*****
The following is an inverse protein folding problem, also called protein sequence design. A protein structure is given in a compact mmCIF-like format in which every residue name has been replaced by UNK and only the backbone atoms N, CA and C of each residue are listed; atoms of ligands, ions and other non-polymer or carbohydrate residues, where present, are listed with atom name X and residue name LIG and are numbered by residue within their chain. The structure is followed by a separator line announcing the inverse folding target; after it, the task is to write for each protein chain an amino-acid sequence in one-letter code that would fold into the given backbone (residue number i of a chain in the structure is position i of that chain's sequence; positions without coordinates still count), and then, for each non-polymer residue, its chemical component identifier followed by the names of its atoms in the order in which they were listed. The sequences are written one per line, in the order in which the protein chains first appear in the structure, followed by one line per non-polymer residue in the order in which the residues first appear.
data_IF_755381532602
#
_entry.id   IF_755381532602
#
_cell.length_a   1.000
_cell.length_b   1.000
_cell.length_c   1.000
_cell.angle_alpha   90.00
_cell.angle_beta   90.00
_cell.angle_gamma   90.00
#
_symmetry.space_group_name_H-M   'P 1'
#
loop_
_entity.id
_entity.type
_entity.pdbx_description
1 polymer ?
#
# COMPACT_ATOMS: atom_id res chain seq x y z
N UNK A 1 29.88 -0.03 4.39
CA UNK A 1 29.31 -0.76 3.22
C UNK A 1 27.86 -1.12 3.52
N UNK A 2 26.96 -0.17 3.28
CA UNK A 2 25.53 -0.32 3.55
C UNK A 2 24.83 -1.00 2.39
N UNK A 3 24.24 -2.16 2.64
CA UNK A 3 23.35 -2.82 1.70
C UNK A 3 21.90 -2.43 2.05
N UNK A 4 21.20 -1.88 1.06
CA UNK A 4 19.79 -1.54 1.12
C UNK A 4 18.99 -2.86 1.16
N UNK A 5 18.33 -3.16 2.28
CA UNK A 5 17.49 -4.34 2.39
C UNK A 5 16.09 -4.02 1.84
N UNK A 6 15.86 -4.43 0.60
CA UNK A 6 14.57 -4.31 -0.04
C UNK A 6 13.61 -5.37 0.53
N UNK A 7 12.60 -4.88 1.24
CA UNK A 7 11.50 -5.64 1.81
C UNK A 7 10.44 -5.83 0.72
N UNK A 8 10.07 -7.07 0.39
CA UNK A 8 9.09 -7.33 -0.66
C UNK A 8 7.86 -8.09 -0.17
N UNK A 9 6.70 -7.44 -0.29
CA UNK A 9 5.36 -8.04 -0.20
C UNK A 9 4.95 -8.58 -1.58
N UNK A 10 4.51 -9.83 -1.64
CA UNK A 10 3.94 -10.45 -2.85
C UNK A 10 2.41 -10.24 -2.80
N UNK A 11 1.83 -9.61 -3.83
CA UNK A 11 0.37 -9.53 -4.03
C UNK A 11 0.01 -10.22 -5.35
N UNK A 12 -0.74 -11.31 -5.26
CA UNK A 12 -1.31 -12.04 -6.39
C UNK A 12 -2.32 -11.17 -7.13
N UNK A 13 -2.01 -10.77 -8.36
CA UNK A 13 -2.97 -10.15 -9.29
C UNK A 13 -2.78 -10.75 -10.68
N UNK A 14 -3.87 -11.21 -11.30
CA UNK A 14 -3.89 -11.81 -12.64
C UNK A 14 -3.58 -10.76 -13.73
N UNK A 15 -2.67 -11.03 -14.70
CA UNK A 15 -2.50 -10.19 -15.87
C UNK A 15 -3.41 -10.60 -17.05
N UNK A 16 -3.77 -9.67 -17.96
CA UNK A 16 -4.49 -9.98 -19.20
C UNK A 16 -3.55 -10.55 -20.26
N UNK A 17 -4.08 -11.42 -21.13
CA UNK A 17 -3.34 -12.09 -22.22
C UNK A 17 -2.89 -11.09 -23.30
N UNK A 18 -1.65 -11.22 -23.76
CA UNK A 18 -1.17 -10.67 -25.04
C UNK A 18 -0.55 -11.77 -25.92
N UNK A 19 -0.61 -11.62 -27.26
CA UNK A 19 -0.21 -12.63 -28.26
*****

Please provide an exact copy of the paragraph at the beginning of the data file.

The following is an inverse protein folding problem, also called protein sequence design. A protein structure is given in a compact mmCIF-like format in which every residue name has been replaced by UNK and only the backbone atoms N, CA and C of each residue are listed; atoms of ligands, ions and other non-polymer or carbohydrate residues, where present, are listed with atom name X and residue name LIG and are numbered by residue within their chain. The structure is followed by a separator line announcing the inverse folding target; after it, the task is to write for each protein chain an amino-acid sequence in one-letter code that would fold into the given backbone (residue number i of a chain in the structure is position i of that chain's sequence; positions without coordinates still count), and then, for each non-polymer residue, its chemical component identifier followed by the names of its atoms in the order in which they were listed. The sequences are written one per line, in the order in which the protein chains first appear in the structure, followed by one line per non-polymer residue in the order in which the residues first appear.